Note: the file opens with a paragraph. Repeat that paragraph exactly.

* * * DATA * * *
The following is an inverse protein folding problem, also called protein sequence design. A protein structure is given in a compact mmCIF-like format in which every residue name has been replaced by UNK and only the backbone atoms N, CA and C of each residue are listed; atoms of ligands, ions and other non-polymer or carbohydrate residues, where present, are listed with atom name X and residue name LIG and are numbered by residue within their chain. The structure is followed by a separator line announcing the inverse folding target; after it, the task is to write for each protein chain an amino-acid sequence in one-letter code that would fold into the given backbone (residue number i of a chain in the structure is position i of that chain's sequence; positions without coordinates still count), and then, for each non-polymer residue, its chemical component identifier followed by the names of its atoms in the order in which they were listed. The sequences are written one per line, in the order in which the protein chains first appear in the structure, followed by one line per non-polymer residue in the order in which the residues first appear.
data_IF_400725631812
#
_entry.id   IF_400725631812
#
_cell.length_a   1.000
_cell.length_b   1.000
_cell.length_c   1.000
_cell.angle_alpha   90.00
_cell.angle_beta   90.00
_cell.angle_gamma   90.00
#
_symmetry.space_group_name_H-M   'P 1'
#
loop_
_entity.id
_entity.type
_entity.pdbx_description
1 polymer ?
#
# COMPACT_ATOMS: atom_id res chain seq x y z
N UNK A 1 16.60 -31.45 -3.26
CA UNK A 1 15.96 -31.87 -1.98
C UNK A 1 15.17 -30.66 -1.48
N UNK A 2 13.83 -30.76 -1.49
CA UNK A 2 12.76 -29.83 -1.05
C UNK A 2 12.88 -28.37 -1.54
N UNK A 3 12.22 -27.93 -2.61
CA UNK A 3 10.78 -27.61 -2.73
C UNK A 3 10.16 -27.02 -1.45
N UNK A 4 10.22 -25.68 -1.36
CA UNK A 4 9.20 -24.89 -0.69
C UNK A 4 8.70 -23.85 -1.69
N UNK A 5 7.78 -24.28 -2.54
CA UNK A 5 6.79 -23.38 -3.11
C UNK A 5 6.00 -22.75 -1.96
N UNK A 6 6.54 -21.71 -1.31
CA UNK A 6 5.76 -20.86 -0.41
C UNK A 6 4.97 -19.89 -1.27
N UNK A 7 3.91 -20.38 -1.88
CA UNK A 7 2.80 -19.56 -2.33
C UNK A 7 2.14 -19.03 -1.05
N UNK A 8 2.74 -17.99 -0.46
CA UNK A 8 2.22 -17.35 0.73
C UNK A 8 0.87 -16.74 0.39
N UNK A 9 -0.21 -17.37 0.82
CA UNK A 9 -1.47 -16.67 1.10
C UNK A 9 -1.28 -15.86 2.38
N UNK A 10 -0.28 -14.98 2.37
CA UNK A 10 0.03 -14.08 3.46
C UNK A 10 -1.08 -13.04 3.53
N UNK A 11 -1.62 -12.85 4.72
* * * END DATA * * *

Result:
The following is an inverse protein folding problem, also called protein sequence design. A protein structure is given in a compact mmCIF-like format in which every residue name has been replaced by UNK and only the backbone atoms N, CA and C of each residue are listed; atoms of ligands, ions and other non-polymer or carbohydrate residues, where present, are listed with atom name X and residue name LIG and are numbered by residue within their chain. The structure is followed by a separator line announcing the inverse folding target; after it, the task is to write for each protein chain an amino-acid sequence in one-letter code that would fold into the given backbone (residue number i of a chain in the structure is position i of that chain's sequence; positions without coordinates still count), and then, for each non-polymer residue, its chemical component identifier followed by the names of its atoms in the order in which they were listed. The sequences are written one per line, in the order in which the protein chains first appear in the structure, followed by one line per non-polymer residue in the order in which the residues first appear.